There’s an African proverb that goes, “If you want to go fast, go alone. If you want to go far, go together.” This couldn’t ring any more true when it comes to launching a business.
Many start their businesses on their own for many reasons. Some have trouble letting go, delegating, or relying on other people to do tasks the way they want it to. Others face the challenge of finding someone as passionate as they are. But when they do find a business partner that complements them in their venture, more often than not, the sum is a whole lot greater than its parts.
More than friends
Entrepreneurs Kelly Parreño-Librojo and Rachel Carrasco were introduced by a common friend while they were both living in Singapore in 2012. The two became great friends and eventually founded several startups together—even one during the pandemic—which, at least based on their experience, underscores a logical part of how successful partnerships should kick off.
“Having the same values, we feel, is the most important thing. It will paint you a good picture of how you can grow and evolve together. You want your partnership to have a long life span and stand the test of time,” says Carrasco.
Although everyone may have heard of the advice that no one should go into business with friends, Parreño-Librojo and Carrasco’s alliance doesn’t only stem from compatibility.
“Being in a business partnership entails a lot of commitment, patience, and hard work. Kelly and I have been and are in other partnerships, but we can say that what we have together is the best so far. We can be chill about things, but we can grind at the same time,” Carrasco explains.
“Having the same values, we feel, is the most important thing. It will paint you a good picture of how you can grow and evolve together. You want your partnership to have a long life span and stand the test of time,” says Rachel Carrasco.
Not only is compatibility important, but so is sharing the same goals and work ethic in keeping the partnership healthy and durable. However, the duo is quick to point out that it shouldn’t start and end—or be built—on friendship alone.
“There needs to be a common ground, mutual respect, and trust,” says Parreño-Librojo. “By mutual respect, we mean you see each other as equals. Second, find someone who complements or adds to your capabilities rather than one who goes against it.”
For instance, one who always runs wild with ideas might do well with someone who is more grounded and pragmatic. You can also self-introspect and pick out traits that you might lack and search for someone who can compensate for you in that department.
“We believe that our business relationship works because we each bring our own set of expertise to the table. This enables us to have mutual accountability as well as respect for each other’s standing and individual [points of view],” says Carrasco.
Carrasco, who is currently based in Singapore, handles strategy, business development, and marketing, while Parreño-Librojo and her husband Miguel take care of operations and product assessment and development. “Our process is simple. We always ensure that there is a clear split to our workflows,” explains Carrasco.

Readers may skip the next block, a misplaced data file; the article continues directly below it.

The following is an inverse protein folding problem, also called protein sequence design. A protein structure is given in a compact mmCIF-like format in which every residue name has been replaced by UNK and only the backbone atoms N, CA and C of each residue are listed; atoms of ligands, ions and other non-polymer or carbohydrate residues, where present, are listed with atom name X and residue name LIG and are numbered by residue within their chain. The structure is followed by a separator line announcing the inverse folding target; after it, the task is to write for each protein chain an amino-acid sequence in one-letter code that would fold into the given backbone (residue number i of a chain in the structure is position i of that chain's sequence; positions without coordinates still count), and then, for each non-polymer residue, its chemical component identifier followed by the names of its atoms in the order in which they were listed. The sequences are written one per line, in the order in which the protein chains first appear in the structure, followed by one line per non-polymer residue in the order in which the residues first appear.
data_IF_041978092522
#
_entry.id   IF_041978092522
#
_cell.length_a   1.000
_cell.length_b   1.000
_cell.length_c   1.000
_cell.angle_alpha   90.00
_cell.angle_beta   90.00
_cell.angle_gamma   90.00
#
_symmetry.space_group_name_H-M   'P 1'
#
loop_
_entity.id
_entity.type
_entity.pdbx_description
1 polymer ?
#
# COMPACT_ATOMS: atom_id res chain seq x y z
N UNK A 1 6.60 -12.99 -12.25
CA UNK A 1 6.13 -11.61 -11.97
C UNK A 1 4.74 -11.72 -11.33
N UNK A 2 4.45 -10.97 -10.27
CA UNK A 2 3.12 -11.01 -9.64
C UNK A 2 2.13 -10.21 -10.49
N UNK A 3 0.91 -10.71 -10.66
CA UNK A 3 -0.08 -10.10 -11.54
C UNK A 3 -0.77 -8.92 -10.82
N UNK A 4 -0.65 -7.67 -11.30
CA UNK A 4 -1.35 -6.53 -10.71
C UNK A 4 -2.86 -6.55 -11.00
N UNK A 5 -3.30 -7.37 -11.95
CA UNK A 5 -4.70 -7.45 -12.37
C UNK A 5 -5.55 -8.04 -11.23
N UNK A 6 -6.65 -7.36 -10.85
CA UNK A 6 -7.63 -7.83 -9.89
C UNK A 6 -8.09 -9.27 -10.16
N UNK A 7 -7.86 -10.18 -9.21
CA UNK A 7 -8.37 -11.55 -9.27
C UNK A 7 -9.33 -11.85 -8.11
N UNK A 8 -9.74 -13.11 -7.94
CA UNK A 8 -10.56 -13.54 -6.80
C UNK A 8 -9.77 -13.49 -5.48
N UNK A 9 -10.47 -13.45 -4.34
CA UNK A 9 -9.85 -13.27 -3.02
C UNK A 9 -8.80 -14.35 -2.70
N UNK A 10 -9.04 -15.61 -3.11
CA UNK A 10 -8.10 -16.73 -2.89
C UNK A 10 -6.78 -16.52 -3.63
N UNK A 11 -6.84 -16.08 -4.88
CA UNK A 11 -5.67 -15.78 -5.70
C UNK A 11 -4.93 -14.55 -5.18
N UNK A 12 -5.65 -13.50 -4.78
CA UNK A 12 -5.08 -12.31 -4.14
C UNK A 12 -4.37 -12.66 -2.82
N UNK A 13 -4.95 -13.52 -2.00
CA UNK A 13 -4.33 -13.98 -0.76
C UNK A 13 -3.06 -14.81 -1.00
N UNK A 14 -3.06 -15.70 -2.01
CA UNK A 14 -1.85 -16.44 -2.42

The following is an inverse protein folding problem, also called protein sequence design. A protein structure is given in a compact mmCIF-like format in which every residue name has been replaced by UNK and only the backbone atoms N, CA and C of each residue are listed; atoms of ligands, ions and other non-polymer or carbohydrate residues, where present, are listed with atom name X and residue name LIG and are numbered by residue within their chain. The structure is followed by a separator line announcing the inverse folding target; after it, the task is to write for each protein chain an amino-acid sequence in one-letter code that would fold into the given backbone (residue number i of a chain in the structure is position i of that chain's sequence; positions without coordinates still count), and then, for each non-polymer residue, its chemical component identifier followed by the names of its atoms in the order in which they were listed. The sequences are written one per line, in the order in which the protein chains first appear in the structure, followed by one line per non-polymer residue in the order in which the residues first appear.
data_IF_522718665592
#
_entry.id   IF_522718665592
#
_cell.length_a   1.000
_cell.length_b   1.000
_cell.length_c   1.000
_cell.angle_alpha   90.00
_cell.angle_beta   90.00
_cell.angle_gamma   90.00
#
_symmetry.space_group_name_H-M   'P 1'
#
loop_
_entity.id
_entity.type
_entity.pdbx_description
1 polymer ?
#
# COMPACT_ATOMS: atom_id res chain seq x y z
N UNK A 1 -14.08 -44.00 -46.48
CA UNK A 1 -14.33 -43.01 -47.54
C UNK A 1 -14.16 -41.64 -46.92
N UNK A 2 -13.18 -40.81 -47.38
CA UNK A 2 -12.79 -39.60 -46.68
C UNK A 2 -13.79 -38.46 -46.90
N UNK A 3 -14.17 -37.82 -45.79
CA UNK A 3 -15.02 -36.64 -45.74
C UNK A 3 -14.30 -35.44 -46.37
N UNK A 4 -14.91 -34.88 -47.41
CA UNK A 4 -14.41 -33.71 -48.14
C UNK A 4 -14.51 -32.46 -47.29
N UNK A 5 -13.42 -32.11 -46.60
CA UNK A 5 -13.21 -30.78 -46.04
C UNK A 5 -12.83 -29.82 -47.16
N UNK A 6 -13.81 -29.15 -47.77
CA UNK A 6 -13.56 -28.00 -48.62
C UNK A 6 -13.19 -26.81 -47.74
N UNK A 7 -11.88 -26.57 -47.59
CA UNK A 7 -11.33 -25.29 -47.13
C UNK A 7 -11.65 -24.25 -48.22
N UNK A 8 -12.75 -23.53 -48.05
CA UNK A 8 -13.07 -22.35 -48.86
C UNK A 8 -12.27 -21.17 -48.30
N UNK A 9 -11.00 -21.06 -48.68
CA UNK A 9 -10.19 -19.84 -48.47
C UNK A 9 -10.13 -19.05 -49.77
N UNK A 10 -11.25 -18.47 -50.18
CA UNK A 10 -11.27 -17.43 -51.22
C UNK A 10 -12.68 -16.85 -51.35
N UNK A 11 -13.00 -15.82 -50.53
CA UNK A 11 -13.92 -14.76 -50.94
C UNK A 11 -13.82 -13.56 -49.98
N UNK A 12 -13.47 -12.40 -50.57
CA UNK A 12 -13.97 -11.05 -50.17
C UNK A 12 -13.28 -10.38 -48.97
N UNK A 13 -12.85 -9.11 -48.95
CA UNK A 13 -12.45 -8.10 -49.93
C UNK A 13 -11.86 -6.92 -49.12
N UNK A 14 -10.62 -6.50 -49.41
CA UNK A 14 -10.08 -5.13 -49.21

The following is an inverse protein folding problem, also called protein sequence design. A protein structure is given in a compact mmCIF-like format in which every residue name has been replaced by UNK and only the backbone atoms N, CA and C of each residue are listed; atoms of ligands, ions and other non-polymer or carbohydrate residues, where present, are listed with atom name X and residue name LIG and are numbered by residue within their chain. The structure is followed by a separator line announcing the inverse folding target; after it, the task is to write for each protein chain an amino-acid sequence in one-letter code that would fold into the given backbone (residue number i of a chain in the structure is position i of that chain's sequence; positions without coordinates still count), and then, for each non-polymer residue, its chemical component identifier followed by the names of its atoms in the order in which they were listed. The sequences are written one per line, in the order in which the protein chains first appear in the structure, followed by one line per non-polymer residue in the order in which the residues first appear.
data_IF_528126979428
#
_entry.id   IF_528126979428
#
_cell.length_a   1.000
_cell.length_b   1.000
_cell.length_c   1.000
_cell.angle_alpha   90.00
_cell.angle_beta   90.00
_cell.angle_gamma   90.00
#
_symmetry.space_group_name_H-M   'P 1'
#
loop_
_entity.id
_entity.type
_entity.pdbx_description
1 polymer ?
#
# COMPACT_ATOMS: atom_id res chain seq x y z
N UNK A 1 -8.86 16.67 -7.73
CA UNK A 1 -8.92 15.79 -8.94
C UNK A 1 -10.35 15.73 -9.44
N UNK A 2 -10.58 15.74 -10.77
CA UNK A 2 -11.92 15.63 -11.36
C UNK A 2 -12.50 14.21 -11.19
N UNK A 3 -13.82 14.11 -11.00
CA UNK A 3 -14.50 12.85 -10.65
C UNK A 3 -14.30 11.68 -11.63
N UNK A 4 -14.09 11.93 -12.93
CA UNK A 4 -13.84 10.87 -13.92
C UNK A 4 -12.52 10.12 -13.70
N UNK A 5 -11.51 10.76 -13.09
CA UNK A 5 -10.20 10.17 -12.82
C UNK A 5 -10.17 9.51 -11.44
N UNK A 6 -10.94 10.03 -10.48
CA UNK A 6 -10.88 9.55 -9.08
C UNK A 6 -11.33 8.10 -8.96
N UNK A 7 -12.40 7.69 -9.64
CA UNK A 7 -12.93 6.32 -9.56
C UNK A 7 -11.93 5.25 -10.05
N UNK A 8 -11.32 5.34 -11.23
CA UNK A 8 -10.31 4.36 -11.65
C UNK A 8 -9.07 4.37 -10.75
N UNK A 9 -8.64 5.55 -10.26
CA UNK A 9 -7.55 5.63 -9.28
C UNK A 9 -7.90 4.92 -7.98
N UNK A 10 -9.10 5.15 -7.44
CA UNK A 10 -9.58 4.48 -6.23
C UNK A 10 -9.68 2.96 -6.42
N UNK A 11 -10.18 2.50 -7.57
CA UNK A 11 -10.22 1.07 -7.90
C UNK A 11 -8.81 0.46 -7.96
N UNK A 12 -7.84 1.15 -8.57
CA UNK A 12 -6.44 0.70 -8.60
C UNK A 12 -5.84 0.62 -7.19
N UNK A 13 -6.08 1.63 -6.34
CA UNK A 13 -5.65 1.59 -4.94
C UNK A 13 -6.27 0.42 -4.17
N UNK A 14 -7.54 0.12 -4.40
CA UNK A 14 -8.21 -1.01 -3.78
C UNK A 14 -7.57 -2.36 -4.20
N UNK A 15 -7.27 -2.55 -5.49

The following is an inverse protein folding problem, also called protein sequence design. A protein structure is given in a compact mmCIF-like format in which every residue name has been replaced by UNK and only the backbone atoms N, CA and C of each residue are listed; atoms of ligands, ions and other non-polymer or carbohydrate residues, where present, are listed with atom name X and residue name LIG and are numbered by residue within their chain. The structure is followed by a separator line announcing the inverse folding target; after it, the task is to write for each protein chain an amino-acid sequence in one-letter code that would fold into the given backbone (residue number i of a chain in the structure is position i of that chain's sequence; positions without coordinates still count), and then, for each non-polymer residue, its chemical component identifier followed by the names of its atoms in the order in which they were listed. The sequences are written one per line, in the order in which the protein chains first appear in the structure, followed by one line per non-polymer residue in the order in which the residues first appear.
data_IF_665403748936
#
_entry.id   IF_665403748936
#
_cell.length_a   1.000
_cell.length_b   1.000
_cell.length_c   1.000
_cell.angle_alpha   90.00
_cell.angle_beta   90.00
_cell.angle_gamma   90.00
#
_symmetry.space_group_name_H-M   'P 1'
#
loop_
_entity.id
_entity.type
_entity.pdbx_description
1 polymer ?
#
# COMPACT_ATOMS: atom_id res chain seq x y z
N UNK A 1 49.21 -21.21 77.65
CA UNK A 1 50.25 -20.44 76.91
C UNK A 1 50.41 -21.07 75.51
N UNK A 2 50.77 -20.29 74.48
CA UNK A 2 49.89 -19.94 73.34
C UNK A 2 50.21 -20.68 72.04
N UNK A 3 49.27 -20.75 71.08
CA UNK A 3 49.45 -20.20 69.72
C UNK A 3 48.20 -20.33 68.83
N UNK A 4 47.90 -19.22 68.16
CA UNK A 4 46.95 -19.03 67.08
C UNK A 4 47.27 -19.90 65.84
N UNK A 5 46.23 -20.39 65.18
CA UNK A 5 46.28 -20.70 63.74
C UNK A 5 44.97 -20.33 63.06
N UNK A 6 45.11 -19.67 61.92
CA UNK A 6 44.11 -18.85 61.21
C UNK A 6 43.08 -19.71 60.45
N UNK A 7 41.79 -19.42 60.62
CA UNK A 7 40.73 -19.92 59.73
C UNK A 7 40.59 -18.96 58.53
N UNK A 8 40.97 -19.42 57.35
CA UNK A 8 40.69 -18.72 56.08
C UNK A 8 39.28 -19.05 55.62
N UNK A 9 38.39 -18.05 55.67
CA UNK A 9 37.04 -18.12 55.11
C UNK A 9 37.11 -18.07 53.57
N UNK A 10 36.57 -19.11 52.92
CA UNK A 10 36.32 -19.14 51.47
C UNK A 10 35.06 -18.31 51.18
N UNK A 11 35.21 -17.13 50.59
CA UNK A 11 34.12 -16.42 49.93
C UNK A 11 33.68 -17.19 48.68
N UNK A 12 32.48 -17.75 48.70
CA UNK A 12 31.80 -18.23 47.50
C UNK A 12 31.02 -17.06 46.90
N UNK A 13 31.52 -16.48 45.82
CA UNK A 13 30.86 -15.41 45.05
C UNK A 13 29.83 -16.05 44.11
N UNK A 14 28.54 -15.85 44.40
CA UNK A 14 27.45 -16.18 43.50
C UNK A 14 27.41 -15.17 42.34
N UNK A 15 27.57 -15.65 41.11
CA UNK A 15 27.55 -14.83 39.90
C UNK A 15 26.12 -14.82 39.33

Joining forces for Rio
Banking on the strength of their partnership, Carrasco and Kelly and Miguel Librojo tread familiar territory when they joined forces again to bring a new canned vodka-based cocktail brand to the Philippines. “Rio came about when my husband Miguel and I first discovered the brand while on a business trip to China in 2018,” says Kelly.
After securing exclusive distributor rights, the couple invited Carrasco in the second half of 2020 to help develop Rio’s presence, given her expertise in managing global wines and spirits. The drink is known for its strength (a can is equivalent to the buzz of two to three cans of beer), low sugar, and zero purine (which is the culprit behind gout, among other things).
“Truthfully, there really isn’t a rule book to a perfect partnership. You will both need to have the ability to compromise and listen to each other, like any other relationship in life,” says Kelly Parreño-Librojo.
Although the pandemic has restricted travel and may have handed them uncertainties, the workflow remains the same. “The only frustrating part is that in the past I could easily fly to Singapore and Rachel would always be in Manila, so we get face time every month and then we get to meet our manufacturers and suppliers in person. But none of it hasn’t been impossible to do online. It’s just that, of course, there are things that could be achieved or resolved quicker in person,” says Parreño-Librojo.
The two don’t seem fazed by the “new normal” dilemmas. In fact, it may even be conducive to growth as they are looking to launch Baken, the world’s first premium all-bacon snack and confectionery line, this August.
Ultimately, the duo’s career arc isn’t designed simply to be a blueprint for any kind of partnership, but it comes close enough to learn about finding meaningful working relationships. “If it doesn’t feel right, don’t do it,” shares Parreño-Librojo about red flags in finding the right partner. “Avoid highly emotional partners and one that is not solutions-oriented. You want someone who will help you, not bring you down. Truthfully, there really isn’t a rule book to a perfect partnership. You will both need to have the ability to compromise and listen to each other, like any other relationship in life.”